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The Market Corner: The Month in Review "Grains"

By Filippo Lecchini



The whole grain sector has been very volatile as of late. At first it seemed that prolonged droughts were hitting inventories pretty hard. Then the July report curbed some of the concerns, but the sector remains very active whereas other markets seem to be in “summer mode,” also because the US Congress and governments around the world are heading into August recess.


Red spring wheat, a higher protein variety, saw plenty of action lately, making 4 year highs as different shocks are affecting production worldwide. In Europe the crops were hit by heavy rain, which can delay the harvest and lower its quality, i.e. protein content, whereas a protracted drought and hot weather threatened production in the US.    


Soybeans have been on a similar trajectory: the dry season expected to last through the end of July has contributed to shortages as well as the acreage planted being less than expected. A similar dynamic has also driven the trend for corn and other products.


The futures market of course has been just as busy following the agricultural commodities action. The Minneapolis Grain Exchange’s hard red spring wheat futures traded 463,739 contracts in June, beating significantly the previous high on record set on August 2015 of 261,349 contract. The rest of the year is tracking pretty high so far too; January and March registered big numbers as well so that 2017 could turn out to be the highest volume year on record. Price action has not been negligible either with spikes over 30% just in June.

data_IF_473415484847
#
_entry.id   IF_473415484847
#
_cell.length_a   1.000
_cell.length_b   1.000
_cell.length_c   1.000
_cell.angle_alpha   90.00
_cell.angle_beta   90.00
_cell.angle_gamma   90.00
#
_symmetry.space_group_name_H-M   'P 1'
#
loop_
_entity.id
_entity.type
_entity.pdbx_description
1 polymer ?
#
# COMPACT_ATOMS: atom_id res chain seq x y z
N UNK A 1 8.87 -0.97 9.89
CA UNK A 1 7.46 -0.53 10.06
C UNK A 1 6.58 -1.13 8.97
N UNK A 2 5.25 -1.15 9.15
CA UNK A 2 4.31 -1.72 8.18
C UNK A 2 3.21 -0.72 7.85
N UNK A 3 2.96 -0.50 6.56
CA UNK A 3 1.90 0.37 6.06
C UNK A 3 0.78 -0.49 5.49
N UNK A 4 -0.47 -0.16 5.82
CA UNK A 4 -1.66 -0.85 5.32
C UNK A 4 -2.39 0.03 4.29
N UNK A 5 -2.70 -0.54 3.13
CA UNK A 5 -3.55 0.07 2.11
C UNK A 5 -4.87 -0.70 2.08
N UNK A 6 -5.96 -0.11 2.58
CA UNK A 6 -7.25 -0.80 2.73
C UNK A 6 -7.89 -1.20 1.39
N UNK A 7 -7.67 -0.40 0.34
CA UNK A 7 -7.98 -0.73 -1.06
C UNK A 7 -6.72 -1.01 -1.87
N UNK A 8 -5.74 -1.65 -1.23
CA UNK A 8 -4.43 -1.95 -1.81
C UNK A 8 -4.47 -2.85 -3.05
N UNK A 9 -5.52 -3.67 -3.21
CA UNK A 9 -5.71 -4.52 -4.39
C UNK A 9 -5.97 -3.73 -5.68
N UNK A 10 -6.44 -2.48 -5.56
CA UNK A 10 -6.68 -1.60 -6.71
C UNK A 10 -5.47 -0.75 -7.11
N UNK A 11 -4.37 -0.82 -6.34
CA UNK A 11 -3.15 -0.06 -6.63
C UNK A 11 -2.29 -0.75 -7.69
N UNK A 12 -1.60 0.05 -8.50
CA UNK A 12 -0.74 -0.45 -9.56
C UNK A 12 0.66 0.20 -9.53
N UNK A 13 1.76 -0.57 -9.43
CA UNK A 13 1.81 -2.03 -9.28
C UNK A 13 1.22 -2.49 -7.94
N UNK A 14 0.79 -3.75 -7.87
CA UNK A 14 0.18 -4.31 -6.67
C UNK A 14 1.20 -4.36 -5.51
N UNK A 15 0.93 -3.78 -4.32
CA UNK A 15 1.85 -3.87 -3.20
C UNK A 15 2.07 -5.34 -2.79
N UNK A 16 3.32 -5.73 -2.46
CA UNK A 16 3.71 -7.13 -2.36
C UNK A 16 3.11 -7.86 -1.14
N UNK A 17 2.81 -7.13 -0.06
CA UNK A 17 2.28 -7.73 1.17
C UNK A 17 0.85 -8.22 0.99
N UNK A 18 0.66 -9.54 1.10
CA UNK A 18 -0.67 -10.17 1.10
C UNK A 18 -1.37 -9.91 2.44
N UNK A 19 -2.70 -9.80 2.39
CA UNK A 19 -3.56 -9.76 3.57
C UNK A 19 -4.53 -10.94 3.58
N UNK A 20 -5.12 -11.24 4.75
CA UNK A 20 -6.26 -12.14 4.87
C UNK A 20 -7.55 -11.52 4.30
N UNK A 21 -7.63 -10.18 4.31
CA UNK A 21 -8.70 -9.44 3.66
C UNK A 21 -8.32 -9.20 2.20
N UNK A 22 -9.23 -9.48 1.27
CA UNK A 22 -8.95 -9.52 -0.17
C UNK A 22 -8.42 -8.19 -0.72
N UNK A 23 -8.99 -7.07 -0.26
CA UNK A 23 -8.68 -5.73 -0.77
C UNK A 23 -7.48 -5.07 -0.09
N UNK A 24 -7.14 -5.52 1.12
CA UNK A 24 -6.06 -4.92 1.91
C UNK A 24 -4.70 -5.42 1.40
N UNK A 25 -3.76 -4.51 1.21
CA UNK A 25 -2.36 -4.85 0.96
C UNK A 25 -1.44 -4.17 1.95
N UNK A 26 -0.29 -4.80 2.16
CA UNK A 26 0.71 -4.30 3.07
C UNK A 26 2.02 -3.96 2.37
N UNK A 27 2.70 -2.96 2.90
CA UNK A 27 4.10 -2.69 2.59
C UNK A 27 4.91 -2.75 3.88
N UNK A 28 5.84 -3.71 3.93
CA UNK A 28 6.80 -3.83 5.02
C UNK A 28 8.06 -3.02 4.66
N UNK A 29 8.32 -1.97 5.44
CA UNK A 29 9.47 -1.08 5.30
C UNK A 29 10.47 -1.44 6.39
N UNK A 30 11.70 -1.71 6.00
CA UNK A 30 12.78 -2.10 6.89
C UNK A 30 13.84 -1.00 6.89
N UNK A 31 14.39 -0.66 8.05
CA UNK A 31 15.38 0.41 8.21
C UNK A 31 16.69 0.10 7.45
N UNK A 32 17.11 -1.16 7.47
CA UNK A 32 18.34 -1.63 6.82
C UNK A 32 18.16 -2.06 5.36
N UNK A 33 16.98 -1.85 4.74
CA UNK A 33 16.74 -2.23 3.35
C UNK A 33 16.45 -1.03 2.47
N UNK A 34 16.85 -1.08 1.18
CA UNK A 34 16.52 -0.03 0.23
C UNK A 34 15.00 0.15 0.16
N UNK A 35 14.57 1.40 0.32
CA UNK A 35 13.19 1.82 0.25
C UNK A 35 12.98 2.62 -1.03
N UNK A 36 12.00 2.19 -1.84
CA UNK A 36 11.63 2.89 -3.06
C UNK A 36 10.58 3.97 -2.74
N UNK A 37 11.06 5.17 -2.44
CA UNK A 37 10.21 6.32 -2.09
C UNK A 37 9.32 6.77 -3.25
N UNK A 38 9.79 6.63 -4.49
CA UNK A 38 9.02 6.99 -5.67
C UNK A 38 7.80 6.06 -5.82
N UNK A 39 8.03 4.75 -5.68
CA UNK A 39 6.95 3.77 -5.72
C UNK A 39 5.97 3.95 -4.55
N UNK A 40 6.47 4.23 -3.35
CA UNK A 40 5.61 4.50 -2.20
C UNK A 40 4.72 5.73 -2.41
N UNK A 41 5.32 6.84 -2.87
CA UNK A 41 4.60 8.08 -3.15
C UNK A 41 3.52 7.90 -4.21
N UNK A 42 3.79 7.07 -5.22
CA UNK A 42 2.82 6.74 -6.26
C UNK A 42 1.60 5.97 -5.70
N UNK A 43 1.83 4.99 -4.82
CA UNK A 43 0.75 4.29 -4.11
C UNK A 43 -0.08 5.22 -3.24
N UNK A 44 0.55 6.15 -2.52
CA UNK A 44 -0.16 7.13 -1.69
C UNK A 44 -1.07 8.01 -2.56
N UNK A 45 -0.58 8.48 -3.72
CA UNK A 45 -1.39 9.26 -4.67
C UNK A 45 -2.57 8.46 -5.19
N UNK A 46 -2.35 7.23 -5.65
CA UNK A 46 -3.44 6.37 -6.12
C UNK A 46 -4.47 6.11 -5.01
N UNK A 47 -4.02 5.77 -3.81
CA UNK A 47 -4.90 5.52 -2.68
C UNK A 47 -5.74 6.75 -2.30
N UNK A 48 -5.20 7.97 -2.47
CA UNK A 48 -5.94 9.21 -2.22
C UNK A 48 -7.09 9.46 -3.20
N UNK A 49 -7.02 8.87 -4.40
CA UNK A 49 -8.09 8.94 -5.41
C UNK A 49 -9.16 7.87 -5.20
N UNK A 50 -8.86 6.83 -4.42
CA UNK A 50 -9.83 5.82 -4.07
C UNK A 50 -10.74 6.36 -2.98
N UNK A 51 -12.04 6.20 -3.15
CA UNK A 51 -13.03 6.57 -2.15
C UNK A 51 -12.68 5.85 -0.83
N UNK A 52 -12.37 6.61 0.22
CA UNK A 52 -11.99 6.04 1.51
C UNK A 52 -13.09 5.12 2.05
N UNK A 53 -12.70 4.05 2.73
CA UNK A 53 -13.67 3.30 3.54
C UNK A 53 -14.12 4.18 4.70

Bloomberg’s research shows equally impressive numbers for soybeans, soybean meal, corn, oats and various other products that almost doubled their 100 day average volume.


The volatility in these markets is fascinating to observe even for those who do not have particular expertise as it perfectly exemplifies supply and demand at work. What in this case is driving it all is the weather, and will be interesting to see what developments await for the rest of the summer. A lot of the main actors in the unfolding of these situations are farmers, distributors, all sort of operators and hedgers of course, but also traders looking for opportunities have recently paid particular attention to these contracts. There was a never a shortage of speculative trading in these products, but lack of volatility elsewhere might have attracted new players.


Looking ahead:

The summer is often a quiet time for the markets when people chose to enjoy the warmer weather and take time off. The US Congress and governments around the globe will be in recess for some time (even though the US Senate might try to address healthcare first). Barring unforeseen international developments or random events, not much is on the immediate horizon although an eye should be kept on the employment numbers on Aug 4th because The Fed will be certainly watching. The next meeting is at the end of July, but nothing is expected to come out of it. With no meeting in August, September will be a whole different story, even though the odds of a third hike before the end of the year have decreased significantly in the last few weeks.


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